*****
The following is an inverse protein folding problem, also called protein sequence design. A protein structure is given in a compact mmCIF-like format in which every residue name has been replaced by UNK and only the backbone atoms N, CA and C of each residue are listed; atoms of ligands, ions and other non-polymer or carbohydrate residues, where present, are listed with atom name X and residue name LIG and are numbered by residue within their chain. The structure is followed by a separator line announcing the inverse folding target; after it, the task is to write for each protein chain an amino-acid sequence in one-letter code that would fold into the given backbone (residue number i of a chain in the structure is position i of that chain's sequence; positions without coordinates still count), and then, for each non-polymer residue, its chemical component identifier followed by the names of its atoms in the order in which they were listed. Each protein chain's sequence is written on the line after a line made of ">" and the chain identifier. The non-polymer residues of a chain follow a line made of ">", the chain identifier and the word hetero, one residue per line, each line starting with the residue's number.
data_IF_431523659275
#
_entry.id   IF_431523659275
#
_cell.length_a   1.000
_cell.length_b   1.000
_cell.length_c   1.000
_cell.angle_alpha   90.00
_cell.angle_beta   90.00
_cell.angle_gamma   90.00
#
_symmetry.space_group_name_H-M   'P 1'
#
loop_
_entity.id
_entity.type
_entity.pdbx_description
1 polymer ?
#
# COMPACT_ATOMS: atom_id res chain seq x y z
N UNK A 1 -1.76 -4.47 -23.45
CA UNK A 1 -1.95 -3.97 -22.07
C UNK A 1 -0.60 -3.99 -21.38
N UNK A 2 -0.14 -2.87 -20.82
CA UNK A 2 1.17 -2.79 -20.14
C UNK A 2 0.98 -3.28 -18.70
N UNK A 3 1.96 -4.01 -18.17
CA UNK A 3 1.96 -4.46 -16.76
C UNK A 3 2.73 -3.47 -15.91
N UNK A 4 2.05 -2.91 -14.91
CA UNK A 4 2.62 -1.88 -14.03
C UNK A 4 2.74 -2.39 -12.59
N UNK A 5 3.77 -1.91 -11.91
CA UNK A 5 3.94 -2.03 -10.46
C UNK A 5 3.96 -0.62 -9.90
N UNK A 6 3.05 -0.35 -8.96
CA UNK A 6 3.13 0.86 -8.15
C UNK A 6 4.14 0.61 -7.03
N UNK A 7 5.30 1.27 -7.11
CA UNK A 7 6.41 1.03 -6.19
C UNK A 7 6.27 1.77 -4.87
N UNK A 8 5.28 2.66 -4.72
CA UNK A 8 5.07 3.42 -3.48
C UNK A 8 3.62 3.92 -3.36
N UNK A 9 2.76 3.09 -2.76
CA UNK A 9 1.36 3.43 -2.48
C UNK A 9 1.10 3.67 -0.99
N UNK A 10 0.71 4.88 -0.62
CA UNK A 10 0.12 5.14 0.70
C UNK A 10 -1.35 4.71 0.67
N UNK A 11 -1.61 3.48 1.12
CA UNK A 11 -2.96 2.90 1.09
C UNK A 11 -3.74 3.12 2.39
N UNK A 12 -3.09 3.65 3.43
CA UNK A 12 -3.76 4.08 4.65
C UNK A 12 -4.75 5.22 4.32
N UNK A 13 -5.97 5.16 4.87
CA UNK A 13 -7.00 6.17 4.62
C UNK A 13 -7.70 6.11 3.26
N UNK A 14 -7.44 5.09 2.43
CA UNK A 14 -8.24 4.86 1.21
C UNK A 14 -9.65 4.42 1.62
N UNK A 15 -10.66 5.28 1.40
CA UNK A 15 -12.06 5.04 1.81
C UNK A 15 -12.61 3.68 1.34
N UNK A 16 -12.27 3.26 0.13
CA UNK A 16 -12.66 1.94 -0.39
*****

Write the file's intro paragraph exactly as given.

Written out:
The following is an inverse protein folding problem, also called protein sequence design. A protein structure is given in a compact mmCIF-like format in which every residue name has been replaced by UNK and only the backbone atoms N, CA and C of each residue are listed; atoms of ligands, ions and other non-polymer or carbohydrate residues, where present, are listed with atom name X and residue name LIG and are numbered by residue within their chain. The structure is followed by a separator line announcing the inverse folding target; after it, the task is to write for each protein chain an amino-acid sequence in one-letter code that would fold into the given backbone (residue number i of a chain in the structure is position i of that chain's sequence; positions without coordinates still count), and then, for each non-polymer residue, its chemical component identifier followed by the names of its atoms in the order in which they were listed. Each protein chain's sequence is written on the line after a line made of ">" and the chain identifier. The non-polymer residues of a chain follow a line made of ">", the chain identifier and the word hetero, one residue per line, each line starting with the residue's number.